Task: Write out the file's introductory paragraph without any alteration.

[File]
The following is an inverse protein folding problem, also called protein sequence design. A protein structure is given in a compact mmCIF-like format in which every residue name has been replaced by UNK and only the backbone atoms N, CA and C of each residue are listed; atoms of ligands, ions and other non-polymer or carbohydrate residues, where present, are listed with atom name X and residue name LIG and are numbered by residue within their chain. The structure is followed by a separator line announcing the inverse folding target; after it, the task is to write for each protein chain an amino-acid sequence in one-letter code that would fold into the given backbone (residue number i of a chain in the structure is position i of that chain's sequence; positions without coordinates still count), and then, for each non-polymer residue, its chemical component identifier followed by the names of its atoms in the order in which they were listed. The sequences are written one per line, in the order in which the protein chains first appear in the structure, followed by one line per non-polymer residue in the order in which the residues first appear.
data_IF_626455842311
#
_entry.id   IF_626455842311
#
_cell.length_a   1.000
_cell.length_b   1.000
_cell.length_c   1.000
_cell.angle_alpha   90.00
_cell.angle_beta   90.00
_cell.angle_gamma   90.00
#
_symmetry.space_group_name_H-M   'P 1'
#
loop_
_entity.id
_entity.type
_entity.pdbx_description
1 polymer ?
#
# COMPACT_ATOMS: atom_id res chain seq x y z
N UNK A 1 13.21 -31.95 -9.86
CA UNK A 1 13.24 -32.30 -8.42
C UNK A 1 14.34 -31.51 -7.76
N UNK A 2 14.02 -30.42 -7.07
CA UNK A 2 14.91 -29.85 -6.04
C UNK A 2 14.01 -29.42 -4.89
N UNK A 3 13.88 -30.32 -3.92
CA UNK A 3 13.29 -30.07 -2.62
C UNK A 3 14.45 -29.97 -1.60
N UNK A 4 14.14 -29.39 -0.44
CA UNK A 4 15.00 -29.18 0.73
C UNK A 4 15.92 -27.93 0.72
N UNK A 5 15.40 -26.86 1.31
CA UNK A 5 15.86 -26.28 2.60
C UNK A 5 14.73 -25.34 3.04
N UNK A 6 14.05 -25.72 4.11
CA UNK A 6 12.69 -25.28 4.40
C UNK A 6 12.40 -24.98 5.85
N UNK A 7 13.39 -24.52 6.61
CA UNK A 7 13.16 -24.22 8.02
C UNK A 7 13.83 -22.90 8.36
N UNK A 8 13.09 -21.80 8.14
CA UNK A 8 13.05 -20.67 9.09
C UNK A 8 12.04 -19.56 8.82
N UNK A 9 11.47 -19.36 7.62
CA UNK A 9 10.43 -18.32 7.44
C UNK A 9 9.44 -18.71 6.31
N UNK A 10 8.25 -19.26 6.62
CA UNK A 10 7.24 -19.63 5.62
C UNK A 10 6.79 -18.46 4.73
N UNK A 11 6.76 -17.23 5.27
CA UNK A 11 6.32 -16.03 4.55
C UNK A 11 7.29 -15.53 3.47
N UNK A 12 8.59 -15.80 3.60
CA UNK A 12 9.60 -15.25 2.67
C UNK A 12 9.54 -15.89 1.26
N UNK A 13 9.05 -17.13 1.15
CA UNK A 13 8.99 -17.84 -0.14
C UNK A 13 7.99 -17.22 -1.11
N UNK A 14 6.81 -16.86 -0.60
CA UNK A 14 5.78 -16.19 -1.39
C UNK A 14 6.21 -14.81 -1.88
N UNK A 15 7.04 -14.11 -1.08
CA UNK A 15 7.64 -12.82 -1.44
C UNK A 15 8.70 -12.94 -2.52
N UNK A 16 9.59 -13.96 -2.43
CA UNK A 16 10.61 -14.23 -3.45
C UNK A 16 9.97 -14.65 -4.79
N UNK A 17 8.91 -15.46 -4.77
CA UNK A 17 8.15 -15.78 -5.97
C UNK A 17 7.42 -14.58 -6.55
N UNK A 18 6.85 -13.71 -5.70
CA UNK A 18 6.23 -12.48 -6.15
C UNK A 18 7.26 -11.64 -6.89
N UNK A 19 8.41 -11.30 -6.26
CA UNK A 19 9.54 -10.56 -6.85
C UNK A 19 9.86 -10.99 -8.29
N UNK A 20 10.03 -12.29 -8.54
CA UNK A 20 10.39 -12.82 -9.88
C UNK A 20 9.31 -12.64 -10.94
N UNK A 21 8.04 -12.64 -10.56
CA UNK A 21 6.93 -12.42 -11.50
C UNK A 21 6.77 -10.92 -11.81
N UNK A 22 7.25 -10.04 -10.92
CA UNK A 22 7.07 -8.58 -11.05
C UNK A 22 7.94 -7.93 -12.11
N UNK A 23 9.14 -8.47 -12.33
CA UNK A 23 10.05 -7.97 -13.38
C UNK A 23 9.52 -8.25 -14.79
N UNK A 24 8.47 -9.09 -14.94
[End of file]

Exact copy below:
The following is an inverse protein folding problem, also called protein sequence design. A protein structure is given in a compact mmCIF-like format in which every residue name has been replaced by UNK and only the backbone atoms N, CA and C of each residue are listed; atoms of ligands, ions and other non-polymer or carbohydrate residues, where present, are listed with atom name X and residue name LIG and are numbered by residue within their chain. The structure is followed by a separator line announcing the inverse folding target; after it, the task is to write for each protein chain an amino-acid sequence in one-letter code that would fold into the given backbone (residue number i of a chain in the structure is position i of that chain's sequence; positions without coordinates still count), and then, for each non-polymer residue, its chemical component identifier followed by the names of its atoms in the order in which they were listed. The sequences are written one per line, in the order in which the protein chains first appear in the structure, followed by one line per non-polymer residue in the order in which the residues first appear.